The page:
Phillip Colla

Gray Reef Sharks | Great Barrier Reef, Australia

gray reef sharks

Season: Year-round
Operator: Mike Ball operates the 100-foot-long Spoilsport out of Cairns, Australia
Cost: Seven-night Coral Sea safaris start at $3,416

“It’s like chocolate to us,” says photographer Steffen Binke, of the fish smell that lures sharks to Osprey Reef, a coral sea atoll rising from a 3,000-foot abyss. Binke worked aboard the Mike Ball vessel Spoilsport, logging around 30 dives with as many as 60 to 70 gray reef sharks. Fast currents tend to rip through the area, dictating that guides follow protocol other than hand-feeding. It starts in the galley, where the first mate whips up a tuna-head Popsicle, served in a hole-studded bucket. This is lowered into the water, and then attached to a suspended chain. For those who like a fast, action-packed show, this is the real deal. Despite — or perhaps because of — that adrenaline rush, Binke attends the shark feeds as often as possible. “It’s far more dangerous to drive a car. Besides, where else can you be surrounded by predators that show no interest in you?”

David Fleetham

Bull Sharks | Beqa, Fiji

bull shark

Season: Year-round
Operator: Beqa Adventure Divers offers the shark dive almost daily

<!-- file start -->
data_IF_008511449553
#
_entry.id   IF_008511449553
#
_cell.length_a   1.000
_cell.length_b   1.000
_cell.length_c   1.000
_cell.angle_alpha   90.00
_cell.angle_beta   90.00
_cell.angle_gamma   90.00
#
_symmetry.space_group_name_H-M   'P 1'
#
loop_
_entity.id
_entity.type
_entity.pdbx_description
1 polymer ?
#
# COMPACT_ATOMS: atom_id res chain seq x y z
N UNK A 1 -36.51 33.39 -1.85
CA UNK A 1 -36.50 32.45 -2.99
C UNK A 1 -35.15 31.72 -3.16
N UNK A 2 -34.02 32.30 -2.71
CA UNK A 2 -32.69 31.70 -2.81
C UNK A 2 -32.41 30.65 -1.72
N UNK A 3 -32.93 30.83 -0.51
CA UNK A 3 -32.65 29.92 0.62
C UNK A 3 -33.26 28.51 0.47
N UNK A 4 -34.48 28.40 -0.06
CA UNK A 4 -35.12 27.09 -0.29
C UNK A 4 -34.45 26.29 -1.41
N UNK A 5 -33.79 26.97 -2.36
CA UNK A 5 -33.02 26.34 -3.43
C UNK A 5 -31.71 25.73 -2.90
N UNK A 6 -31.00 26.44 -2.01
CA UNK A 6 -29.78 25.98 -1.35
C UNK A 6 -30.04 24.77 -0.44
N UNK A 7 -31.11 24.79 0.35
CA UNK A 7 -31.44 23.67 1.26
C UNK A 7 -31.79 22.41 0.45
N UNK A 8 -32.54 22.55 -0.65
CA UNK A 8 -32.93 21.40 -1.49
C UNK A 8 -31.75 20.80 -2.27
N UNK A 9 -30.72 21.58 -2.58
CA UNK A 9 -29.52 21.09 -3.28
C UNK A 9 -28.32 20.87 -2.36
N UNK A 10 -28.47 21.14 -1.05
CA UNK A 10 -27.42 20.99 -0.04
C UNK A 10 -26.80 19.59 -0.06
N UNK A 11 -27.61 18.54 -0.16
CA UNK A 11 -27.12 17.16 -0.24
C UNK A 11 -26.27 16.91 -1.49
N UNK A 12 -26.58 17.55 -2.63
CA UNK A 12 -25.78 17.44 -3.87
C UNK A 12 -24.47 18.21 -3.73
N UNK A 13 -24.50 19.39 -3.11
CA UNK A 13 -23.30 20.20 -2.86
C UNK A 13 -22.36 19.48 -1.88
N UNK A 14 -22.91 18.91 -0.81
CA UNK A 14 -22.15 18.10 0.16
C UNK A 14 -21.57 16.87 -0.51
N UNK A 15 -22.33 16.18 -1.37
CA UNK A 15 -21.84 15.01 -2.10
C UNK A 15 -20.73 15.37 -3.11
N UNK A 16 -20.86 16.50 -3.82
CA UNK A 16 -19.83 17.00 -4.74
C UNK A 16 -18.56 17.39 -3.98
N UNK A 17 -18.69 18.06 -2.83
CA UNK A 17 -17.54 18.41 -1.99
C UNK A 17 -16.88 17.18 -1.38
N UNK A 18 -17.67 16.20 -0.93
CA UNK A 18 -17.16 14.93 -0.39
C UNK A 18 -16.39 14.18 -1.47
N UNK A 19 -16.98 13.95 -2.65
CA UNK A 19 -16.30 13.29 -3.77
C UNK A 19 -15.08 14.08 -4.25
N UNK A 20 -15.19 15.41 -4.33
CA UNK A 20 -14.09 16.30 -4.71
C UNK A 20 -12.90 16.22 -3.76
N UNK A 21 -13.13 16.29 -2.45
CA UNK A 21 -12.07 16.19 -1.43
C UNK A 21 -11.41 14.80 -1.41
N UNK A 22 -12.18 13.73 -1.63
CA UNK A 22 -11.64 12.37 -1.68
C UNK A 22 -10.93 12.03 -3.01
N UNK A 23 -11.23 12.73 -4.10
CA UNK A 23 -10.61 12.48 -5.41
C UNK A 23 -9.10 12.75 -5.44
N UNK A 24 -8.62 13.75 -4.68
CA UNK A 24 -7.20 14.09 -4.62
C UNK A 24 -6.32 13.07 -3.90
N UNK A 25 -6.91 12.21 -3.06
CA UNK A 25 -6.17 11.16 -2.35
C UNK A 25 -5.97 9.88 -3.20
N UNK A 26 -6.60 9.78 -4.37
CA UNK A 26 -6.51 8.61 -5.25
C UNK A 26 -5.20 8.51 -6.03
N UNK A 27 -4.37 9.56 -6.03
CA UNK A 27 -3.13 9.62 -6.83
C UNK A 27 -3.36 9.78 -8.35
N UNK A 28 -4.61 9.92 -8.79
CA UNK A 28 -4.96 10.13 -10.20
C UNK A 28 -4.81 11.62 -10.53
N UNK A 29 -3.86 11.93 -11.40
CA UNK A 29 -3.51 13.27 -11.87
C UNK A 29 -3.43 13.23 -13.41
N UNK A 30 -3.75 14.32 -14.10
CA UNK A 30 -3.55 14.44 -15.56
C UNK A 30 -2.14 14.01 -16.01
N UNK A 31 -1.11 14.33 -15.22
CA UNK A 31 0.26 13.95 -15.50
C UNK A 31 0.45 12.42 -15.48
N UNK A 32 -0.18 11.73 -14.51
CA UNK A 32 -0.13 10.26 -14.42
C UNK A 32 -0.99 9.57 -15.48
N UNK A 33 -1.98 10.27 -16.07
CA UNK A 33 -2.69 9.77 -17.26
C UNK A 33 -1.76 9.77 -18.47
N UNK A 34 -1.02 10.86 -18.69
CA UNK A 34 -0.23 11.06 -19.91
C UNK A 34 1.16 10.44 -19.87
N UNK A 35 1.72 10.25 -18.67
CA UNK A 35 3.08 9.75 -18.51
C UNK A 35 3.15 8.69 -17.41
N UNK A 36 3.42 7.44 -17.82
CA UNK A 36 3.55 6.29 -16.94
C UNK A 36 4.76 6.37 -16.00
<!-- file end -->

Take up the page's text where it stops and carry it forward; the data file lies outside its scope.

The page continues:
Cost: A one-tank dive costs $115

“Nothing — seeing pictures, watching videos, hearing stories — prepares you for what it’s like to sit on the bottom and look up at 50 bull sharks,” says Jillian Morris Brake, a marine biologist and videographer with countless shark dives to her credit. “It’s remarkable how much bigger they are over there,” she says, comparing the bulls of Beqa, Fiji, to those in Atlantic and Caribbean waters. The experience she’s talking about is led by Beqa Adventure Divers. The operation has established a ledge at 100 feet and another at 60 feet for viewing during two subsequent dives. several safety divers support the group in case a guest elects to stop early. Everyone wears a black wetsuit and dark fins so as not to be confused with the light-colored bait. Most important, the divers sit and remain in one spot on the bottom. This consistency is designed to encourage sharks to adhere to a regular pattern. “The bull sharks don’t break above a certain depth,” Brake says. “Beqa has worked very hard to create interaction levels. The sharks learn very quickly that if they go up too high, there’s no food. When divers move, they don’t follow.” Brake had entered the water with a “nervous excitement” and a hunch that there would be “fighting and muscling” between sharks. Instead, she was surprised at how orderly the feeds were. The attraction lures in eight shark species, including sicklefin lemons, silvertips and gray reefs, and ultimately delivers harmony among all. In Brake’s words: “It’s a gentle ballet, just with big sharks.”

Brandon Cole

Tiger Sharks | Tiger Beach, Grand Bahama, Bahamas

tiger shark

Season: Year-round
Operator: Stuart Cove’s Dive Bahamas organizes trips to Tiger Beach from Old Bahama Bay Resort, Grand Bahama
Cost: Price is determined by the number of divers committed to each trip; the Tiger Beach supplement starts at $166 per person